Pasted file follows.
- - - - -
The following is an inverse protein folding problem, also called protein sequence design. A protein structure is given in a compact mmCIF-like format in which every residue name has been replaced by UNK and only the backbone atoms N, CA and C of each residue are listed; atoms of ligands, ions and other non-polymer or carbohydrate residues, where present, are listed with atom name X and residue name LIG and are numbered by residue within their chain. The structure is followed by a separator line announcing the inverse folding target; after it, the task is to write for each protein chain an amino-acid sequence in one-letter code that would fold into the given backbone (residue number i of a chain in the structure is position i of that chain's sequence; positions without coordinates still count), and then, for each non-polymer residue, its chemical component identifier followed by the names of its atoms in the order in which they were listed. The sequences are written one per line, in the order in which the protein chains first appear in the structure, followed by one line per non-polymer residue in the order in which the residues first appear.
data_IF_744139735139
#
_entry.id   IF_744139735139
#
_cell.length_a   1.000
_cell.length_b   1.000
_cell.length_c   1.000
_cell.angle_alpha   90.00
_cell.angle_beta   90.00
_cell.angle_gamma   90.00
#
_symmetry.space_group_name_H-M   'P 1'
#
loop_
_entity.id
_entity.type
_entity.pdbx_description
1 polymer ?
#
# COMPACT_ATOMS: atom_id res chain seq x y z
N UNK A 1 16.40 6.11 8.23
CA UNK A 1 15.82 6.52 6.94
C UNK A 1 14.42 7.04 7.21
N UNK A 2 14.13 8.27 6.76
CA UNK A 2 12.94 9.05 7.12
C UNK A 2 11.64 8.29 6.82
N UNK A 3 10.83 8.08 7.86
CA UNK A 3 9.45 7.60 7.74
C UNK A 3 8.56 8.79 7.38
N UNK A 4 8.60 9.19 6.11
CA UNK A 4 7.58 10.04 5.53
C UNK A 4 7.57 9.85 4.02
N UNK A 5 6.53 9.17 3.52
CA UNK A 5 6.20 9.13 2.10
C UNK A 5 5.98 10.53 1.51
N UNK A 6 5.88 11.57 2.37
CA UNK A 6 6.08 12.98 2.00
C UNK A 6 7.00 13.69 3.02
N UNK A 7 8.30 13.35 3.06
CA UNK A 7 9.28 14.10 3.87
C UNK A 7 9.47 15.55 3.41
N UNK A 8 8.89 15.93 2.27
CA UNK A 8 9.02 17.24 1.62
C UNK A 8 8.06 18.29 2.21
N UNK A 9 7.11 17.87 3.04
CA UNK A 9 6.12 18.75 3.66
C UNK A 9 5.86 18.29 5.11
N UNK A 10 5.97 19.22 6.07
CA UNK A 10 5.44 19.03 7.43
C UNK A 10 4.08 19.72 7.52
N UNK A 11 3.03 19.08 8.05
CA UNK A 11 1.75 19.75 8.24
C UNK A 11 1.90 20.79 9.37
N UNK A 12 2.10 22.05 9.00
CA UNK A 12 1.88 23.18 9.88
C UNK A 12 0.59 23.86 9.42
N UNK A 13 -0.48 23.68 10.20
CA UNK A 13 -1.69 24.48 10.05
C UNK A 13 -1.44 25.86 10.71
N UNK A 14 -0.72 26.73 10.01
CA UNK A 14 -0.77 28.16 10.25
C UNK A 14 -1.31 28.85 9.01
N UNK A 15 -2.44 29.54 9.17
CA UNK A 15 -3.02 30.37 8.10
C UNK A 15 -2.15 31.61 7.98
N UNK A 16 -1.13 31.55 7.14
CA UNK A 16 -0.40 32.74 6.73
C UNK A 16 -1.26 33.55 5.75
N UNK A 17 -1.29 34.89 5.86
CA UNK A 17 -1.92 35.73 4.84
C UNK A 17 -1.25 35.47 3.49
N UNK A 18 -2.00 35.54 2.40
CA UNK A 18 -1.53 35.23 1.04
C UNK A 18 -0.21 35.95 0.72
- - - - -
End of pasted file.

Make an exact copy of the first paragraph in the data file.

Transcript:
The following is an inverse protein folding problem, also called protein sequence design. A protein structure is given in a compact mmCIF-like format in which every residue name has been replaced by UNK and only the backbone atoms N, CA and C of each residue are listed; atoms of ligands, ions and other non-polymer or carbohydrate residues, where present, are listed with atom name X and residue name LIG and are numbered by residue within their chain. The structure is followed by a separator line announcing the inverse folding target; after it, the task is to write for each protein chain an amino-acid sequence in one-letter code that would fold into the given backbone (residue number i of a chain in the structure is position i of that chain's sequence; positions without coordinates still count), and then, for each non-polymer residue, its chemical component identifier followed by the names of its atoms in the order in which they were listed. The sequences are written one per line, in the order in which the protein chains first appear in the structure, followed by one line per non-polymer residue in the order in which the residues first appear.